On March 15, 1950, the World Peace Council sent out the Stockholm Appeal, a short text that called for a ban on nuclear weapons and that would eventually be signed by almost 2 million people. The appeal was made up of three elegant sentences:
+ We demand the outlawing of atomic weapons as instruments of intimidation and mass murder of peoples. We demand strict international control to enforce this measure.
+ We believe that any government which first uses atomic weapons against any other country whatsoever will be committing a crime against humanity and should be dealt with as a war criminal.
+ We call on all men and women of good will throughout the world to sign this appeal.
Now, 70 years later, the nuclear arsenal is far more lethal, and the conventional weapons themselves dwarf the atom bomb that was dropped by the United States on Hiroshima and Nagasaki in 1945. In 1950, there were 304 nuclear warheads (299 in the United States), while now there are 13,355 warheads; and each of the 2020 warheads is far more destructive than those from the early years of this terrible technology. Something like the Stockholm Appeal is imperative now.
To call for a ban on weapons of mass destruction is not an abstract issue; it is one that points directly toward a bloc of countries, led by the United States of America, that is stubbornly persisting in using force to maintain and extend their global dominance. In the midst of this global pandemic, the United States threatens to deepen conflicts with China, Iran, and Venezuela, including moving a naval carrier group to effectively embargo Venezuelan ports and moving ships into the Persian Gulf to challenge the right of Iranian boats to international waters; meanwhile, the United States has said it will position aggressive missile batteries and anti-missile radar arrays in a ring around China. None of these countries—China, Iran, and Venezuela—have made any aggressive move against the United States; it is the United States that has imposed a conflict on these countries. If an appeal is to be drafted now, it cannot be made in an anemic, universal fashion. Any call for peace in our time must specifically be a call against the imperialist warmongering that emanates from—but is not only authored by—Washington, D.C.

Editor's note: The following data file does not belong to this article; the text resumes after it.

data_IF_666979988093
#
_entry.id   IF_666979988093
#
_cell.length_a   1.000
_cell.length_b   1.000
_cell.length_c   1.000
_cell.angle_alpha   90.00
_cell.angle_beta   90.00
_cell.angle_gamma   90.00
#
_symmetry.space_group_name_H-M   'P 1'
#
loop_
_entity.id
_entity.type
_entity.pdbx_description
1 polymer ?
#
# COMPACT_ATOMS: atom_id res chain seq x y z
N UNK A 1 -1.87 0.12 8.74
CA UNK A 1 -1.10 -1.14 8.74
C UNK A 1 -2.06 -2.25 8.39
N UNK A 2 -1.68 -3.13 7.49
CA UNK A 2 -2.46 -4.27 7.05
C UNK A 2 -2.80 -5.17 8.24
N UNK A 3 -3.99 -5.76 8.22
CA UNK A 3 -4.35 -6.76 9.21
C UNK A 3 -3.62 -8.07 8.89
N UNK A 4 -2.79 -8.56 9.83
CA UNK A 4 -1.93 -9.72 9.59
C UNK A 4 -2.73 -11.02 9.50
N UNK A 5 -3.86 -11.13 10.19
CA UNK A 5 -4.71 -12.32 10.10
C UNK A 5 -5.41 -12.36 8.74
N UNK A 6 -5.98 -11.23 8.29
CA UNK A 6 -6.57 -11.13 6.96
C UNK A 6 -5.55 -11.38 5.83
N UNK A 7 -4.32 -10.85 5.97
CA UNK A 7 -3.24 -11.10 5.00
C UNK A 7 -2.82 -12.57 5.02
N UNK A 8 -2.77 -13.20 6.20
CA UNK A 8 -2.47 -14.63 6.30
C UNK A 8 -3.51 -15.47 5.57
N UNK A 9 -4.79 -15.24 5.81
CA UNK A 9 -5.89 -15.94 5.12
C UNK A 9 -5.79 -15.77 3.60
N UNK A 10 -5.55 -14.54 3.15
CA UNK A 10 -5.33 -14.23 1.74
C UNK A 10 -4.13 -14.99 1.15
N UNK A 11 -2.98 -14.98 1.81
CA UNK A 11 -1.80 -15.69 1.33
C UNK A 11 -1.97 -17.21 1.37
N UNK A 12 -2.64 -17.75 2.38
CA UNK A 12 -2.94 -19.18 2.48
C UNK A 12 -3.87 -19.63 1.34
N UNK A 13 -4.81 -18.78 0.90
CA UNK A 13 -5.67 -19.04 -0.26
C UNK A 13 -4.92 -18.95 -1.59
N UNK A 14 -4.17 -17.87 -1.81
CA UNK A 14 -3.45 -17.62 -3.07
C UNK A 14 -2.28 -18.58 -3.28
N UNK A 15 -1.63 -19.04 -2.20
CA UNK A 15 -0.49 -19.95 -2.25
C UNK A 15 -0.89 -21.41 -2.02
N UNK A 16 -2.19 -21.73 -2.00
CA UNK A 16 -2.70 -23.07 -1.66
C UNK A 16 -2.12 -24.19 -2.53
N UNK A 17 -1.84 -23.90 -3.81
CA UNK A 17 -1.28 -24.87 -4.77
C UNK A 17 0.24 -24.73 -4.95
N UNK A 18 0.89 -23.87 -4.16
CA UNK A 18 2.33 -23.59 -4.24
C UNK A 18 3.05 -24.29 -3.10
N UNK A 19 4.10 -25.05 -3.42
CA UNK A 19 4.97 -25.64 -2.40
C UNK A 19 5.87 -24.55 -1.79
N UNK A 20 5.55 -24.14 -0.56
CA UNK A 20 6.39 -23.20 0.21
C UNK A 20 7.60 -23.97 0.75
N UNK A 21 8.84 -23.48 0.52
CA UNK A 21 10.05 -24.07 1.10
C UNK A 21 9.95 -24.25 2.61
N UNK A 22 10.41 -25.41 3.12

Our assessment of the imposition of a state of a war by the United States relies upon four points:
1) The United States already has the largest military arsenal and the widest military footprint in the world. According to the most recent data, the U.S. government spent at least $732 billion in 2019 on its military; we say “at least” because there are secret disbursements of funds to the massive intelligence wings that are not publicly available. From 2018 to 2019, the United States increased its military budget by 5.3 percent, the amount of which is the same as the total German military budget. Almost 40 percent of global military spending is done by the United States. The United States has a combined total of more than 500 military bases in almost every country on the planet. The United States Navy has 20 of the world’s 44 active aircraft carriers, while other U.S. allies have 21 of them; this means that the U.S. and its allied states have 41 of the 44 aircraft carriers (China has two and Russia has one). There is no question about the overwhelming superiority of U.S. military force.